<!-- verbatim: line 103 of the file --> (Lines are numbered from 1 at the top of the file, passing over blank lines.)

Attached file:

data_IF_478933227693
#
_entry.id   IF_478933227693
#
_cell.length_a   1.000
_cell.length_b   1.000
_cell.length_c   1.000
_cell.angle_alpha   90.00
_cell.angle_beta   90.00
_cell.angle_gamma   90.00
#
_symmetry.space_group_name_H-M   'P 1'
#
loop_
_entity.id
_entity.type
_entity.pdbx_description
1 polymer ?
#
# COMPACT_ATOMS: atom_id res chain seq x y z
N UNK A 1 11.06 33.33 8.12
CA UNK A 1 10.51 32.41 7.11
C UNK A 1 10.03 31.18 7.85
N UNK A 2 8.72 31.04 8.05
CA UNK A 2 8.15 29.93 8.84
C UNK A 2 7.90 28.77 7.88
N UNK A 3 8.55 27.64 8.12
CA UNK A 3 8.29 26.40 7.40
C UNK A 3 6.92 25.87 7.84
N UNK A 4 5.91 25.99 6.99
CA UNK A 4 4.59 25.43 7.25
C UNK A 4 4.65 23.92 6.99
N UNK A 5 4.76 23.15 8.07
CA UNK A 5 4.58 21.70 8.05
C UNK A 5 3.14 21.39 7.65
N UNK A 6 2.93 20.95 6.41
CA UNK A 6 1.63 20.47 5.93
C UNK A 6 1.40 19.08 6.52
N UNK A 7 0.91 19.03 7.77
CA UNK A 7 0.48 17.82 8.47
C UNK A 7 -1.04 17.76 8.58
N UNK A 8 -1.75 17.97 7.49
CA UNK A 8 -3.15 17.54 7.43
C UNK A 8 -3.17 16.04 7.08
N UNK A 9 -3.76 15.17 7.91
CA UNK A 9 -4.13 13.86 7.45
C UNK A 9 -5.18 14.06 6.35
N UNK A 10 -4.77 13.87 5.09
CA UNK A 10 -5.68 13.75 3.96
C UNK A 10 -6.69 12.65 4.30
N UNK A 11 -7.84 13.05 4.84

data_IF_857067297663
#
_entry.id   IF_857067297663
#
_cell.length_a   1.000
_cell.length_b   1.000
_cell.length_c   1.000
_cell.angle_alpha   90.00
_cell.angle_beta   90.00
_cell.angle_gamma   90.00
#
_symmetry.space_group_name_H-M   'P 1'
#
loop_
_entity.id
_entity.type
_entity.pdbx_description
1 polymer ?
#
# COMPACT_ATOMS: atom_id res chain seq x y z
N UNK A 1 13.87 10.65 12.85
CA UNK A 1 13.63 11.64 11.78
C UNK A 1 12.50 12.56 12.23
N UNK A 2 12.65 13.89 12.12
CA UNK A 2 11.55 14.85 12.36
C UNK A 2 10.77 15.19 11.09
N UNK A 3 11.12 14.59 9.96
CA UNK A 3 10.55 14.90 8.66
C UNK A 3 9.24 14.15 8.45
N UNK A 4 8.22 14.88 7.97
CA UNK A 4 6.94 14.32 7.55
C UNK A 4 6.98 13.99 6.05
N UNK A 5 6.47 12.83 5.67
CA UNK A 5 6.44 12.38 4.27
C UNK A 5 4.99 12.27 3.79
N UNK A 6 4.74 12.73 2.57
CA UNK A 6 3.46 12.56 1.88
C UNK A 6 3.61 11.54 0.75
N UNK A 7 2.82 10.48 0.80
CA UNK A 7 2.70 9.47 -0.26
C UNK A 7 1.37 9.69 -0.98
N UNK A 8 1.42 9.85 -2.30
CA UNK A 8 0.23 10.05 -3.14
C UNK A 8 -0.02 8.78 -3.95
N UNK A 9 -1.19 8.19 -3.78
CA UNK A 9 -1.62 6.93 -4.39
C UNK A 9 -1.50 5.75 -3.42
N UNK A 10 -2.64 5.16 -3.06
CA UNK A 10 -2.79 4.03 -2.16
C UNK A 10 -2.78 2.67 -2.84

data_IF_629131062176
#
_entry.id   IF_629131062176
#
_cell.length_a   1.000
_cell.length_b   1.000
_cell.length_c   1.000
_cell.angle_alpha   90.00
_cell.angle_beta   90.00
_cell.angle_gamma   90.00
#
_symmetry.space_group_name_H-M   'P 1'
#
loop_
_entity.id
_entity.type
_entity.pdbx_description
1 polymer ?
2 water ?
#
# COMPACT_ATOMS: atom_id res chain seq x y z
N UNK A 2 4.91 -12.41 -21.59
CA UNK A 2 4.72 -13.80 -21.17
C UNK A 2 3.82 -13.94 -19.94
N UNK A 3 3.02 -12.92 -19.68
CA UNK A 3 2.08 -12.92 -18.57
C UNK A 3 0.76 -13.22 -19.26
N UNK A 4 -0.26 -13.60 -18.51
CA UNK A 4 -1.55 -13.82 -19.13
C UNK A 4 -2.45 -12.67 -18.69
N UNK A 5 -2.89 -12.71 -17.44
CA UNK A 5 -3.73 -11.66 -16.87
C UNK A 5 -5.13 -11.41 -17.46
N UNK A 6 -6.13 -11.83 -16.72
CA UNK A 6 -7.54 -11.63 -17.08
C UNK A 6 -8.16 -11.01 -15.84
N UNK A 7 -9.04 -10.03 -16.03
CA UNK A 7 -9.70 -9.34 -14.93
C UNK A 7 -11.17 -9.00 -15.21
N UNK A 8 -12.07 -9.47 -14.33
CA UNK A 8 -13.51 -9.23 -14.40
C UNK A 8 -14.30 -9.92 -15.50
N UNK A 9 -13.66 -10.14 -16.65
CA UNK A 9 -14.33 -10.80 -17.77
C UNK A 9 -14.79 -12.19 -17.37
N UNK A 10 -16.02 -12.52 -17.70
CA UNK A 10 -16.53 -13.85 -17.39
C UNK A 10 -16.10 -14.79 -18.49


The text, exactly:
#